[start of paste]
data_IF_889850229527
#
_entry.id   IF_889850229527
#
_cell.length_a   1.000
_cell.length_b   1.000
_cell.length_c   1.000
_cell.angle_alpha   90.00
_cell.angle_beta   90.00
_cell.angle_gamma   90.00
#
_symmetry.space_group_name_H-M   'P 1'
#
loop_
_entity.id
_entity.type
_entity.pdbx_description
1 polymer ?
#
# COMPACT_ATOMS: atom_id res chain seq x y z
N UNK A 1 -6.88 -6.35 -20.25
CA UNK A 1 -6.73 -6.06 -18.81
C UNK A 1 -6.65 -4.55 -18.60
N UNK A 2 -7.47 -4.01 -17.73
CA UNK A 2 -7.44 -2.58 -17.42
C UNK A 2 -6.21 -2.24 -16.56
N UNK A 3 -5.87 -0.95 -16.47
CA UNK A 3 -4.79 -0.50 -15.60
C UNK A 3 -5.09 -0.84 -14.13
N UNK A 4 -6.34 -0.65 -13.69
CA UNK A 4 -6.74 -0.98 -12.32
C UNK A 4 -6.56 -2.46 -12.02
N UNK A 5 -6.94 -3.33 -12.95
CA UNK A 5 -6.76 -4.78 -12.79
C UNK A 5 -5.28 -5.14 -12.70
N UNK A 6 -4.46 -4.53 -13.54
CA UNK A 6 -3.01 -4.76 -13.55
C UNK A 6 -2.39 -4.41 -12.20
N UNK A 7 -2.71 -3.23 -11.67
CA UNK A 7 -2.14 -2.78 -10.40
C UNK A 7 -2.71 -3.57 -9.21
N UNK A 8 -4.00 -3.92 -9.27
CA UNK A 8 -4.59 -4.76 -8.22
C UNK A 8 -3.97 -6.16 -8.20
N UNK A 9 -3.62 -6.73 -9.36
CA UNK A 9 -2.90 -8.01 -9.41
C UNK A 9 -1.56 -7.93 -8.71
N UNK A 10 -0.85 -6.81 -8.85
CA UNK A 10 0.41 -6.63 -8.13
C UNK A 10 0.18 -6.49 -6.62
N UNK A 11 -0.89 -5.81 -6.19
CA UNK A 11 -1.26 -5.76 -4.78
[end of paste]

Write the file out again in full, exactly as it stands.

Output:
data_IF_889850229527
#
_entry.id   IF_889850229527
#
_cell.length_a   1.000
_cell.length_b   1.000
_cell.length_c   1.000
_cell.angle_alpha   90.00
_cell.angle_beta   90.00
_cell.angle_gamma   90.00
#
_symmetry.space_group_name_H-M   'P 1'
#
loop_
_entity.id
_entity.type
_entity.pdbx_description
1 polymer ?
#
# COMPACT_ATOMS: atom_id res chain seq x y z
N UNK A 1 -6.88 -6.35 -20.25
CA UNK A 1 -6.73 -6.06 -18.81
C UNK A 1 -6.65 -4.55 -18.60
N UNK A 2 -7.47 -4.01 -17.73
CA UNK A 2 -7.44 -2.58 -17.42
C UNK A 2 -6.21 -2.24 -16.56
N UNK A 3 -5.87 -0.95 -16.47
CA UNK A 3 -4.79 -0.50 -15.60
C UNK A 3 -5.09 -0.84 -14.13
N UNK A 4 -6.34 -0.65 -13.69
CA UNK A 4 -6.74 -0.98 -12.32
C UNK A 4 -6.56 -2.46 -12.02
N UNK A 5 -6.94 -3.33 -12.95
CA UNK A 5 -6.76 -4.78 -12.79
C UNK A 5 -5.28 -5.14 -12.70
N UNK A 6 -4.46 -4.53 -13.54
CA UNK A 6 -3.01 -4.76 -13.55
C UNK A 6 -2.39 -4.41 -12.20
N UNK A 7 -2.71 -3.23 -11.67
CA UNK A 7 -2.14 -2.78 -10.40
C UNK A 7 -2.71 -3.57 -9.21
N UNK A 8 -4.00 -3.92 -9.27
CA UNK A 8 -4.59 -4.76 -8.22
C UNK A 8 -3.97 -6.16 -8.20
N UNK A 9 -3.62 -6.73 -9.36
CA UNK A 9 -2.90 -8.01 -9.41
C UNK A 9 -1.56 -7.93 -8.71
N UNK A 10 -0.85 -6.81 -8.85
CA UNK A 10 0.41 -6.63 -8.13
C UNK A 10 0.18 -6.49 -6.62
N UNK A 11 -0.89 -5.81 -6.19
CA UNK A 11 -1.26 -5.76 -4.78